Organ donation is only an option in 2 percent of all hospital-based deaths in the United States. From 1988 to 1993, the number of cadaveric donors increased 19 percent, from 4,083 to 4,844. In the same period, the number of people registered as needing a donated organ increased 109 percent, from 16,026 to 33,496.

Organ procurement advocates are growing impatient with the increasing gap between organ donors and patients waiting anxiously for organ transplants. And there is an even more aggressive plan on the table: presumed request, which would make every competent adult an organ/tissue donor unless he or she officially registered otherwise.

"There is tremendous pressure in this country to resolve the waiting list issue," Klassen says. "There's a lot of strategizing going on, and mandated choice is currently among the most prominent ideas. But even if mandated choice is legislated and it doubled the number of organ donations, there would still be a lot of patients on the waiting list. "

And there is no guarantee that mandated choice works as proponents hope. Virginia is one of only two states that has implemented mandated choice legislation. Of the 1 million people asked to declare a preference, 31 percent registered as donors, 45 percent registered as non-donors and 24 percent were undecided.

Other initiatives continue to focus on getting more donors through professional, individual and family education efforts.

The national advocacy groups, such as the Coalition on Organ Donation, try to keep the idea of choosing to be an organ donor and family discussions in the public arena. They are running a national advertising campaign with the slogan "Share your life, Share your decision." They also have stepped up professional education at the point of required request, which is most often the hospital trauma or critical care setting.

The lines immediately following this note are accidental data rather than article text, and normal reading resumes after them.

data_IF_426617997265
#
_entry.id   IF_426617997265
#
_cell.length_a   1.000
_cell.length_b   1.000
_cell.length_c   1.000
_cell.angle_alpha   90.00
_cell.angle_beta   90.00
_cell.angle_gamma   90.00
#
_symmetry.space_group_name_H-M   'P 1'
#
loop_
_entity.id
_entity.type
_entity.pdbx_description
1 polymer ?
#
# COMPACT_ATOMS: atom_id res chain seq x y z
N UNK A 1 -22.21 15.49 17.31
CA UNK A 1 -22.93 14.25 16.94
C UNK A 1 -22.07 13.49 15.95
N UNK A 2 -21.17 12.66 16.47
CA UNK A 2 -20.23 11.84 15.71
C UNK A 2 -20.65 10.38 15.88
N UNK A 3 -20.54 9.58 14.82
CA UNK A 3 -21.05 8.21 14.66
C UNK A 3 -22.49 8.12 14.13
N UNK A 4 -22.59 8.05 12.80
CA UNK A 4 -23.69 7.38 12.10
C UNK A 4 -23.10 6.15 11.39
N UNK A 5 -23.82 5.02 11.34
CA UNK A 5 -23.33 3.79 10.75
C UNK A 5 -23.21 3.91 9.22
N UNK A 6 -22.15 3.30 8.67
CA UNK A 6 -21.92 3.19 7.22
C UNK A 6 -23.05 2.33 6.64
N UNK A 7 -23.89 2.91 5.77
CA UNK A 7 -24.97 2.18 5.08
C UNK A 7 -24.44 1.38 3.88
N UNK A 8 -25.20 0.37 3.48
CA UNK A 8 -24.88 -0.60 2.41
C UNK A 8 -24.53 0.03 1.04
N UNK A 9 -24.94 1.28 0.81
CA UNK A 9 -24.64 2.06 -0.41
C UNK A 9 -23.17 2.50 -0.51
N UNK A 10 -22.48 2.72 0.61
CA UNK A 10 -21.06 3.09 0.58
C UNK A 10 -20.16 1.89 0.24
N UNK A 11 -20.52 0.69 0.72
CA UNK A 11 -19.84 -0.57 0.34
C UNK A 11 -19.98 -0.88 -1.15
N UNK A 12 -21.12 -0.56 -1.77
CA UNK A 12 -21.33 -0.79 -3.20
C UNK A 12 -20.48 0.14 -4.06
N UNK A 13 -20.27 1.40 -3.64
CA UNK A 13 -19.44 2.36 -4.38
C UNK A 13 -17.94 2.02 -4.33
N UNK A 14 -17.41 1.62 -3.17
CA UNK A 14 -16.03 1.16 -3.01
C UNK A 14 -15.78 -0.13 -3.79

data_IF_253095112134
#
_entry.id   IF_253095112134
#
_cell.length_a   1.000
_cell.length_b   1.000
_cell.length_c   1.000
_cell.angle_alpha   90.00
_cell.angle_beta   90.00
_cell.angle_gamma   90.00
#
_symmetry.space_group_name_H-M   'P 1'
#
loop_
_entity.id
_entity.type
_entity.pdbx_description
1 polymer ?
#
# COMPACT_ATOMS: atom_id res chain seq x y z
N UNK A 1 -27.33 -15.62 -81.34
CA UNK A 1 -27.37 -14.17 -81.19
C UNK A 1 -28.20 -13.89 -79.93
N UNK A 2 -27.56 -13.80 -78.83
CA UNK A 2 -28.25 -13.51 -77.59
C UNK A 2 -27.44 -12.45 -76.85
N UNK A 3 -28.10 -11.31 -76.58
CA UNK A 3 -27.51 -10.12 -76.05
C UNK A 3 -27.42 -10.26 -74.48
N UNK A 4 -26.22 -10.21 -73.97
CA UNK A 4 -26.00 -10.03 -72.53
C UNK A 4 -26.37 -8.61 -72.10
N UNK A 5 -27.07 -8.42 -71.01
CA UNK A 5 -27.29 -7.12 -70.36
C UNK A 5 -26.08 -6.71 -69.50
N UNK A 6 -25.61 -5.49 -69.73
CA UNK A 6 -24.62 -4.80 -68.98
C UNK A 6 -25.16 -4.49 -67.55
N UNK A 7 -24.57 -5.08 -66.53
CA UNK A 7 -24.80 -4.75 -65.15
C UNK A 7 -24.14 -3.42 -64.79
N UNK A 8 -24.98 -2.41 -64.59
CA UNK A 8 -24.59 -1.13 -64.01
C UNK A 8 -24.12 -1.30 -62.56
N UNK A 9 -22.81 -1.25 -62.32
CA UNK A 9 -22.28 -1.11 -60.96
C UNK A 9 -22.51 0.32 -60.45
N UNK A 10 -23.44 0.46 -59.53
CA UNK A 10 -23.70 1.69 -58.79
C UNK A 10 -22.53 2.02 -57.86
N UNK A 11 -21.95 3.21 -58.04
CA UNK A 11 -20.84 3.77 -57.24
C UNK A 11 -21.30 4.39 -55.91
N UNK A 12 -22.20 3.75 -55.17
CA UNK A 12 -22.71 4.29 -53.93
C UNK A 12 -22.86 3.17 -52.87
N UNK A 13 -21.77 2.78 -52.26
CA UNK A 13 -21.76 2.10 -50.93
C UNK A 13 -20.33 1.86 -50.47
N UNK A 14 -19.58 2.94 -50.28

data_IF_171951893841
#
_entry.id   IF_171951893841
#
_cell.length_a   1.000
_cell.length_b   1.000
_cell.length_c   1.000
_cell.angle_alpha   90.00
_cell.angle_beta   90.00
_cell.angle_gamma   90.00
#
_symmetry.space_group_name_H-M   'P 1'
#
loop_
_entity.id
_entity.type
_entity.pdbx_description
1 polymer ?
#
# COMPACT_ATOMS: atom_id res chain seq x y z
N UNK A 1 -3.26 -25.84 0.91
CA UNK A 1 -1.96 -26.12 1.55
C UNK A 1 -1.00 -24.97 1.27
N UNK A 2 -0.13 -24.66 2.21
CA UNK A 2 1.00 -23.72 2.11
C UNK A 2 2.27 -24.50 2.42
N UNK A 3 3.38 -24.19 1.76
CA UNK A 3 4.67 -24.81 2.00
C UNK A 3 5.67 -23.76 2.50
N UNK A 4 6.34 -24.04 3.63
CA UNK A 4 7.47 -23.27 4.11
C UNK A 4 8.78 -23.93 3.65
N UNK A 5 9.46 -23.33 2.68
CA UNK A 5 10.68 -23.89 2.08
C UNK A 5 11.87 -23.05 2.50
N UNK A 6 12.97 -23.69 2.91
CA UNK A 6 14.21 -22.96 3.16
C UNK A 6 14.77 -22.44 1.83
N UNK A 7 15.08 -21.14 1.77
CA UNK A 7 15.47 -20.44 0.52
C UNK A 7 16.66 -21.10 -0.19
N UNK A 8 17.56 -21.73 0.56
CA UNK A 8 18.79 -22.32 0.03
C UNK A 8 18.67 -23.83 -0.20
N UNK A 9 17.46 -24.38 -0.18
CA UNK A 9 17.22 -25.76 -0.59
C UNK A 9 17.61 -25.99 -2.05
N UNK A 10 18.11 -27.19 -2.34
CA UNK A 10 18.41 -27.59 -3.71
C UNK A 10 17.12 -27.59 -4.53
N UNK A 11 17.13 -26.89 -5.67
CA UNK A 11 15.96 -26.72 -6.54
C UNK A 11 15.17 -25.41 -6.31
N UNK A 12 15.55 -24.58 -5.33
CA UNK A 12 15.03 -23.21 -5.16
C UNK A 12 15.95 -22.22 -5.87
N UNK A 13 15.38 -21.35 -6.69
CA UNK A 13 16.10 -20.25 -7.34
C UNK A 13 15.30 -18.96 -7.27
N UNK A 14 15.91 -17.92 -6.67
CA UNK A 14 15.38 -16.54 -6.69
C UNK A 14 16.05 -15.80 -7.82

Klassen, though, remains convinced that the best strategy for increasing organ donations begins with understanding why families say no when faced with the decision.

"Many people believe in whole body burial, for either personal or spiritual or metaphysical reasons," she says. "Others take the social/political position that the cost of transplants is too high and we shouldn't be doing so many of them. And some just aren't ready to say yes when asked."

Still, Klassen maintains, organ procurement efforts must be aimed at the family.

"The relationship with the next of kin is a critical one and must be nurtured rather than ignored," she says. "Forcing people to commit to a specific end-of-life decision is coercive and shortsighted. It leaves the family with no options for considering the donation in light of the circumstances of death and perhaps agreeing to donate. I don't think it will win any new converts to organ donation, and it may alienate those who are neutral."